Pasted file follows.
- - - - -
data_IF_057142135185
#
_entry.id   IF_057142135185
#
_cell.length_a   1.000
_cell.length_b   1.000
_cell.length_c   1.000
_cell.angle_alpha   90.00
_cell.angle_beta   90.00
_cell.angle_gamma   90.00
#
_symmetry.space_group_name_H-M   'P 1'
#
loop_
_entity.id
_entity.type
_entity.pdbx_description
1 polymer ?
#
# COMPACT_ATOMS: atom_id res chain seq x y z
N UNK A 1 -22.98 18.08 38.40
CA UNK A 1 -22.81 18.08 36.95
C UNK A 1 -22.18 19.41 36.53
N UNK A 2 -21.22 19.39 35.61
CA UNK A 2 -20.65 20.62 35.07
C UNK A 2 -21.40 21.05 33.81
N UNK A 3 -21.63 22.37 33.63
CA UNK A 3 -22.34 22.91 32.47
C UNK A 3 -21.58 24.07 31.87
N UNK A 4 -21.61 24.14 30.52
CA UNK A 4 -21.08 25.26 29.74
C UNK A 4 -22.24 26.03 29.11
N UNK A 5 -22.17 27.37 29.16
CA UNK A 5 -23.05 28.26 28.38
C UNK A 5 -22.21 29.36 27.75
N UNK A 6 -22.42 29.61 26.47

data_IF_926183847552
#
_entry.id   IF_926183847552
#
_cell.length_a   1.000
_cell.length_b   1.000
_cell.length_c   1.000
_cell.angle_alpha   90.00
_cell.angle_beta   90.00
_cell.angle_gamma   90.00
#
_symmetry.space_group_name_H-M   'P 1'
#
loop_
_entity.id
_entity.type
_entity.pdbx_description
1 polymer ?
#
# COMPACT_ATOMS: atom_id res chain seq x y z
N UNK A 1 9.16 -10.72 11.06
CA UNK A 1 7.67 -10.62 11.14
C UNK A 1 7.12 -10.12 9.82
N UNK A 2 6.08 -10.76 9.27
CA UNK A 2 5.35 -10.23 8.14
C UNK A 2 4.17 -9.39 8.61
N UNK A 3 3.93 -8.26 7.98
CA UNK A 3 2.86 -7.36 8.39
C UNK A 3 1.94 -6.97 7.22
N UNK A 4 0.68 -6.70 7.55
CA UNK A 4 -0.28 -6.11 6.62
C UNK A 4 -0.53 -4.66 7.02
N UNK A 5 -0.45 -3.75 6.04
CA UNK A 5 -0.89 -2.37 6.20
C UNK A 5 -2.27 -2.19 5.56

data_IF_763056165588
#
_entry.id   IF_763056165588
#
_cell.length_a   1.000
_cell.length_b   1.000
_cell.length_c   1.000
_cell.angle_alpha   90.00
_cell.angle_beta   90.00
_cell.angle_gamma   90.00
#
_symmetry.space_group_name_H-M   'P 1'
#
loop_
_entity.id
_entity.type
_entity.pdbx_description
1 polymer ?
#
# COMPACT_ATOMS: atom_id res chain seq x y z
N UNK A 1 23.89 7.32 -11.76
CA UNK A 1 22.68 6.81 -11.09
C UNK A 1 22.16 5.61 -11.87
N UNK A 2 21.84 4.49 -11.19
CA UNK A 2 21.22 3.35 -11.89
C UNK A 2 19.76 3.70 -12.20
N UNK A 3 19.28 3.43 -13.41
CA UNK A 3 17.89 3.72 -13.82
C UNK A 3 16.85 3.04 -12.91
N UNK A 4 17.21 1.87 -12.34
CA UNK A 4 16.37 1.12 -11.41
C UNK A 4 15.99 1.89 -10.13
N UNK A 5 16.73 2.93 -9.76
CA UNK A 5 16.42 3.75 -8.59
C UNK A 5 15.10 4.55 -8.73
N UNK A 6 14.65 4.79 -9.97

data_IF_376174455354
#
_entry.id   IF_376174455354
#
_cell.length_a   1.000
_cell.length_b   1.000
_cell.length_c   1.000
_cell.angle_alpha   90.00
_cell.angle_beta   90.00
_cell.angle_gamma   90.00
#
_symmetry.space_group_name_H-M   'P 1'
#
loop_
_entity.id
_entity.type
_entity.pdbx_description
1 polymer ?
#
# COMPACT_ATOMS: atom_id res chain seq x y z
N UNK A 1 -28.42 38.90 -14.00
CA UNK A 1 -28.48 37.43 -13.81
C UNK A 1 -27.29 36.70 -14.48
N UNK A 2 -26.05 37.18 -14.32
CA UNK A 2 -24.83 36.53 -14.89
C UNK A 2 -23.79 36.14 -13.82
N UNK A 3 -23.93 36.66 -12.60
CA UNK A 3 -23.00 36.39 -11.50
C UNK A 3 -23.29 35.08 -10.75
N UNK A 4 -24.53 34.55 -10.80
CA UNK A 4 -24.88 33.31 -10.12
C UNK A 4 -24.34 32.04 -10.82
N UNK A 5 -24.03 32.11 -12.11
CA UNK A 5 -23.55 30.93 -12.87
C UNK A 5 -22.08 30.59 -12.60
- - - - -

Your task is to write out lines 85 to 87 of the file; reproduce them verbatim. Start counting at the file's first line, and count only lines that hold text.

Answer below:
loop_
_entity.id
_entity.type